Court not place for complaints

You've just received a traffic ticket and that fact hasn't shed any sunshine on your day. It's bad enough that this has happened, but from your point of view the officer was less than gracious when they issued it to you. I'll dispute the ticket and tell the court exactly what I think may cross your mind as you consider your situation. Surely the justice will see my point and give me a break!

Fast forward to your trial and your opportunity to give evidence on your own behalf. You start to tell the justice how badly you were treated at the roadside only to find that your testimony is being brought to a halt. The justice asks that you confine your evidence to the circumstances of the traffic violation, not the officer's manner of serving the ticket. He or she is not interested in the officer's demeanor, just the facts of the case. If you are not happy with the officer that is a matter for you to take up with others.

The proper authorities for receiving any complaint of a police officer's conduct in British Columbia is either the police force that the officer belongs to or the Office of the Police Complaint Commissioner. Their job is to listen to your complaint and resolve it. Where the traffic court justice lacks the power to remedy your situation, if a remedy is merited, this is not true of these two agencies.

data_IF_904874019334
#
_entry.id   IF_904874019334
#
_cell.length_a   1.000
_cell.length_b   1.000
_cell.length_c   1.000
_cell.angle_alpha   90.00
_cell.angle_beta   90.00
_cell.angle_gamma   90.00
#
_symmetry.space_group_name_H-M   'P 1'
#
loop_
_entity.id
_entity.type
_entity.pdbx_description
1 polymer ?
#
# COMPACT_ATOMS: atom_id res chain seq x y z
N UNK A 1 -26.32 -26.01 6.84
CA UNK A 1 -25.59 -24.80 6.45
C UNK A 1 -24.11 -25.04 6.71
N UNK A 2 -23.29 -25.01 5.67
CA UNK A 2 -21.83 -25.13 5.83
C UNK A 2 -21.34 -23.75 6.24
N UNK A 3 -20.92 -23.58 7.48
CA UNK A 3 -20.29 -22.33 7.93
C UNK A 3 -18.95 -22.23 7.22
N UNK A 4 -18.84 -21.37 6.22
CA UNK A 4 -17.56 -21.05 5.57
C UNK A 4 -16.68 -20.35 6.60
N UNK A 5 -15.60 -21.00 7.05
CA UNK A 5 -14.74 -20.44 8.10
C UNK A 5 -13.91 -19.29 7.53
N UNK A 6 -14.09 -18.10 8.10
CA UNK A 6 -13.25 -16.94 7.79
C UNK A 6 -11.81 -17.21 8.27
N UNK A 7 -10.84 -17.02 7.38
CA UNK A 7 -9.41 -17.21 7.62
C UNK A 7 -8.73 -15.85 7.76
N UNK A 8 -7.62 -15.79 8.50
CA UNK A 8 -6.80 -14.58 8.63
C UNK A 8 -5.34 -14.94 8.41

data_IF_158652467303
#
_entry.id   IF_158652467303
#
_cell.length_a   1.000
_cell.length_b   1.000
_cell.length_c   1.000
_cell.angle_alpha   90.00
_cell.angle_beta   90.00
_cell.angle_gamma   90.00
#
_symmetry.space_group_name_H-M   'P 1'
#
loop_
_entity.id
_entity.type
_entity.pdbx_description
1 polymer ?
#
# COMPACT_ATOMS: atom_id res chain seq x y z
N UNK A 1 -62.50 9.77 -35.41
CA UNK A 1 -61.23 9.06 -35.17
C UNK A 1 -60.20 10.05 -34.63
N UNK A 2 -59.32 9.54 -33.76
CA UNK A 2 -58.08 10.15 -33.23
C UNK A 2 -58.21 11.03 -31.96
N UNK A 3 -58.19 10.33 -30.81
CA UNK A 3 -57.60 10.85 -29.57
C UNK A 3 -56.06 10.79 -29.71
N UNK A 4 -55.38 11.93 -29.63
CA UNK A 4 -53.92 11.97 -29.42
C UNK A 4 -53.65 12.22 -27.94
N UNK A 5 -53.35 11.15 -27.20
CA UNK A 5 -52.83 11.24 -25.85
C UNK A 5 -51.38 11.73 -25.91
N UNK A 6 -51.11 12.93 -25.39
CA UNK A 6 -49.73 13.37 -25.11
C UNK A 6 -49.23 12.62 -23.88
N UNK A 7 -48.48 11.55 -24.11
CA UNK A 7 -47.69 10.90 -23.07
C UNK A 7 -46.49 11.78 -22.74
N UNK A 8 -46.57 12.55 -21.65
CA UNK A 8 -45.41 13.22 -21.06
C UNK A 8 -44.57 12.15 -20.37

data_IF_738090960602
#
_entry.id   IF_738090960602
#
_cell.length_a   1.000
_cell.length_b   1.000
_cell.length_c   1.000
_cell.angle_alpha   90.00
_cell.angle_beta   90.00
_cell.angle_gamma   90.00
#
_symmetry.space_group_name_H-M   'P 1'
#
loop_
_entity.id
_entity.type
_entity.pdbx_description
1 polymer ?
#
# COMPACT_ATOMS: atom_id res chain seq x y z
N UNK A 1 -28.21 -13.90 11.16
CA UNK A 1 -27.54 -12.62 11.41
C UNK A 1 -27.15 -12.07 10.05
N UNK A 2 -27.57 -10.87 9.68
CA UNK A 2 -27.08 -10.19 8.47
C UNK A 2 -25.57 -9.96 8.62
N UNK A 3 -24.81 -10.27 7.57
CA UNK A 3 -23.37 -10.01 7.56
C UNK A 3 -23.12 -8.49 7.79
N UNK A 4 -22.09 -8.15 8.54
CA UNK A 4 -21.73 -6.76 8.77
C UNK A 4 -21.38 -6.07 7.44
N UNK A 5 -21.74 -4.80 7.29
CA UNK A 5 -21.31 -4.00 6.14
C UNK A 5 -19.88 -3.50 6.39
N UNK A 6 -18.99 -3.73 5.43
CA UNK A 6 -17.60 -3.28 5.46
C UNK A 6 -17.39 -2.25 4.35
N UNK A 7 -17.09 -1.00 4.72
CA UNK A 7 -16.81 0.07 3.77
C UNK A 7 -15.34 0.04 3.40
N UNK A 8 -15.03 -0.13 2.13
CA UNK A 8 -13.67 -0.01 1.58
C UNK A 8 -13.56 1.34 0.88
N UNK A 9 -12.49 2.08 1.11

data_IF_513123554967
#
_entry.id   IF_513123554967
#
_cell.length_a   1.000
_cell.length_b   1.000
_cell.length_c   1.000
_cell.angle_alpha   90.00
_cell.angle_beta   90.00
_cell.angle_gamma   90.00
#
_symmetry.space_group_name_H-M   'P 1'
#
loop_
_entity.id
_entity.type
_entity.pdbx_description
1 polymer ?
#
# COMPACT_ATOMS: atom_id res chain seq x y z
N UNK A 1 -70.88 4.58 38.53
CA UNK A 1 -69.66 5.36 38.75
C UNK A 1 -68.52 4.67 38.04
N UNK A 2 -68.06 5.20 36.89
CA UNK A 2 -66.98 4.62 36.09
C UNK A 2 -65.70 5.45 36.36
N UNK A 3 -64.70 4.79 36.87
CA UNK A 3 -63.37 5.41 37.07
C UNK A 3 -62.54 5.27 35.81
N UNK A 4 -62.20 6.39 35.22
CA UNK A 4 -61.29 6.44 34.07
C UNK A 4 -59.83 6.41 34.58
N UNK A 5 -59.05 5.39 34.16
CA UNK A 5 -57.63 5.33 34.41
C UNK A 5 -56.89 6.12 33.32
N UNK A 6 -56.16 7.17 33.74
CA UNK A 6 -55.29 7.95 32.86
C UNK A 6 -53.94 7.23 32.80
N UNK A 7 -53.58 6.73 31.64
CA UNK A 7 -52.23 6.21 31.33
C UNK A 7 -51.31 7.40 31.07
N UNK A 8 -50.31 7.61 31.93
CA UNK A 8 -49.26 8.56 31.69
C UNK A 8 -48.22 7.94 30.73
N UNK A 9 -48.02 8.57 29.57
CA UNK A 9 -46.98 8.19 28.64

So, use your time wisely and effectively. Dispute your traffic ticket on legal grounds and make your conduct complaints where appropriate if they are merited. Remember, roadside interactions are often recorded today. This will support you if you are truthful and the recording has been made.

For more information about this topic, visit Questions or comments are welcome by e-mail to Tim Schewe is a retired RCMP constable with many years of traffic law enforcement experience. His column appears Thursdays.

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